Supreme Court Cases: Great Depression/New Deal

Jay Near was the editor of a newspaper in Minneapolis, Minnesota, called The Saturday Press in which he often displayed his anti-Semitic, anti-African American, anti-Catholic, and anti-labor views. He also used it to attack public officials such as the mayor and police chief in the city of Minneapolis for corruption. In 1927, his newspaper was closed down under a Minnesota Public Nuisance Abatement Law (called by some the Minnesota Gag Law). This law permitted a judge, acting without a jury, to stop the publication of a newspaper if the judge found it “obscene, lewd, and lascivious” or creating a public nuisance by “malicious, scandalous, and defamatory” publication. Minnesota courts all upheld the closing of Near’s newspaper under the law, and Near appealed to the Supreme Court.

By a 5-4 vote, the Supreme Court declared the Minnesota law unconstitutional as a violation of the freedom of the press guarantee of the First Amendment. Using the so-called “incorporation doctrine,” the Court thus used the due process clause of the Fourteenth Amendment to apply the First Amendment’s freedom of the press to the states. In his opinion for the majority, Chief Justice Charles Evans Hughes wrote: “In determining the extent of the constitutional protection, it has been generally, if not universally, considered that it is the chief purpose of the guaranty to prevent previous restraints upon publication.” Hughes went on to note that, while the prohibition against previous restraint of the press is not absolute, it is allowed “only in exceptional cases.” The remedy, Hughes pointed out, for those who feel that they have been wronged by false accusations in the press is a suit for libel.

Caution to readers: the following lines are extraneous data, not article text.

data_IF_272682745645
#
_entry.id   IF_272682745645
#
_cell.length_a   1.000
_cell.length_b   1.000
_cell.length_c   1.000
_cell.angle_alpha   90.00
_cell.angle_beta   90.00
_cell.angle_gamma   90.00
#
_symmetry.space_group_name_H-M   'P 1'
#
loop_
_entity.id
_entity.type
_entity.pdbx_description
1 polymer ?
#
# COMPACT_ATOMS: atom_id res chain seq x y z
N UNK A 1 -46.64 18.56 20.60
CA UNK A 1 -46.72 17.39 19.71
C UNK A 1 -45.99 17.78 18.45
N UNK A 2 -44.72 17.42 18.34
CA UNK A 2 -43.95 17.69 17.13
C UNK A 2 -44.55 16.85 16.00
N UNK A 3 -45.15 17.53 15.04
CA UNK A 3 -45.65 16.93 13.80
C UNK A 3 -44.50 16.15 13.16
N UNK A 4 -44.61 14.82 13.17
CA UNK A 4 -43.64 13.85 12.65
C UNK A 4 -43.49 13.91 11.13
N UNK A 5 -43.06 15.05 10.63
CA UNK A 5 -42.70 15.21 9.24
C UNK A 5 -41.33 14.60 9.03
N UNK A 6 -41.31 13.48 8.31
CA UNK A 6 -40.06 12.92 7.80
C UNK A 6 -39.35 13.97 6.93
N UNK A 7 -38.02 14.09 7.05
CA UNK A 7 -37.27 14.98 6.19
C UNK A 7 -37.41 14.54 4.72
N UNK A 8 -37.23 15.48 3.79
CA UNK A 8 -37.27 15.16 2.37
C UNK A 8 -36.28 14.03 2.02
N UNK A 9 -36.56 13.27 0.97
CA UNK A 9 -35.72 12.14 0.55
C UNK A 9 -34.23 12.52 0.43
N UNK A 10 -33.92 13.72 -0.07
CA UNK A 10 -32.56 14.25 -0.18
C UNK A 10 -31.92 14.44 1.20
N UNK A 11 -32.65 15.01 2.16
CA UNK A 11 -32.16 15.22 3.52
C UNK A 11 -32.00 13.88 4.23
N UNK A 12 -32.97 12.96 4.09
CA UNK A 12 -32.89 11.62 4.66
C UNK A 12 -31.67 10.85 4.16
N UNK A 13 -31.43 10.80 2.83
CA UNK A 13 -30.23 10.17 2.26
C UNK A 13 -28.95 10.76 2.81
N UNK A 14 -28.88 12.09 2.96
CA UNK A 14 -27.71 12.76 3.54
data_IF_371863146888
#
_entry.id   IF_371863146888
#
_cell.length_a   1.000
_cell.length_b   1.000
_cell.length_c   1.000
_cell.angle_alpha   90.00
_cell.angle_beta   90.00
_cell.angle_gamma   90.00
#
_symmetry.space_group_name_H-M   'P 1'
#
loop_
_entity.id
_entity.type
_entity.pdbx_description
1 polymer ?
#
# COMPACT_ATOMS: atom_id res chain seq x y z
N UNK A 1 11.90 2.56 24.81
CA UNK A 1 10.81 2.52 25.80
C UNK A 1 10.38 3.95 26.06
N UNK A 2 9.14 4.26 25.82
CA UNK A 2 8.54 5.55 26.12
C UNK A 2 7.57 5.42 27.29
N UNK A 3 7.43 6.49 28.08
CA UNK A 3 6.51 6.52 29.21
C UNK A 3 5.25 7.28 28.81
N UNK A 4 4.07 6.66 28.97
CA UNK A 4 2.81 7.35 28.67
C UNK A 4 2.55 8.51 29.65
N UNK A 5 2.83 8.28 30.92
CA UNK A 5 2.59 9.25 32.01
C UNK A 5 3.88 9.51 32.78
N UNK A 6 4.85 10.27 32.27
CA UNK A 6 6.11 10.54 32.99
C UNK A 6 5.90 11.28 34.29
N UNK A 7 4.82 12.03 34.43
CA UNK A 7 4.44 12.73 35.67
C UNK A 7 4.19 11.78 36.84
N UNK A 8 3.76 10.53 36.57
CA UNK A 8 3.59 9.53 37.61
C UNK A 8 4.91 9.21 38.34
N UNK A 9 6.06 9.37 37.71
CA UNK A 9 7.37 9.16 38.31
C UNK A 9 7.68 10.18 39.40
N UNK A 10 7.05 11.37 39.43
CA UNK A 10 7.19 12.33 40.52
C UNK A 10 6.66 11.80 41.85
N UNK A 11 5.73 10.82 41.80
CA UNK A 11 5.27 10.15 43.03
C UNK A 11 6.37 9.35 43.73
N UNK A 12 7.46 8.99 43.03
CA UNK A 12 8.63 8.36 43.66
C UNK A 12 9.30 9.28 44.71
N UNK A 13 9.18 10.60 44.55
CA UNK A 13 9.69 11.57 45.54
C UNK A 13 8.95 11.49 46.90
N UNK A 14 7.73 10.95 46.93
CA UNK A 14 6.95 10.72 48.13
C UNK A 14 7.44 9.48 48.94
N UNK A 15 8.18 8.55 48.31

In 1933, using its constitutional power to regulate interstate commerce, Congress passed the National Industrial Recovery Act as part of President Franklin D. Roosevelt’s New Deal to help stimulate the economy and reduce unemployment. This was Roosevelt’s first and major instrument for dealing with the Great Depression. Under the law, all industry groups were authorized to draw up “codes of fair competition” for businesses, including standard and acceptable practices in business and fair wages, hours, and working conditions for workers. The Live Poultry Code was one such example. The Schechter brothers operated slaughterhouses in New York City which received live chickens from outside the state, slaughtered them, and then sold them to local stores. They were charged, prosecuted, and found guilty in a U. S. District Court of violating the wage and hour provisions of their industry’s code and with selling an “unfit chicken.” (For this reason, the case is sometimes called “the Sick Chicken case.”) After their conviction was affirmed by an appellate court, they appealed to the Supreme Court.

The Supreme Court unanimously ruled in favor of the Schechters. The Court found that the Schechters were engaged in intrastate commerce which had only an indirect effect on interstate commerce and thus was beyond Congress’ regulatory power over interstate commerce. Second, the Court found that the law which empowered groups outside Congress to make the codes was an unconstitutional delegation of legislative power. The Court’s decision in the Schechter case was considered a major blow to the New Deal and Roosevelt’s plan for recovery from the Great Depression.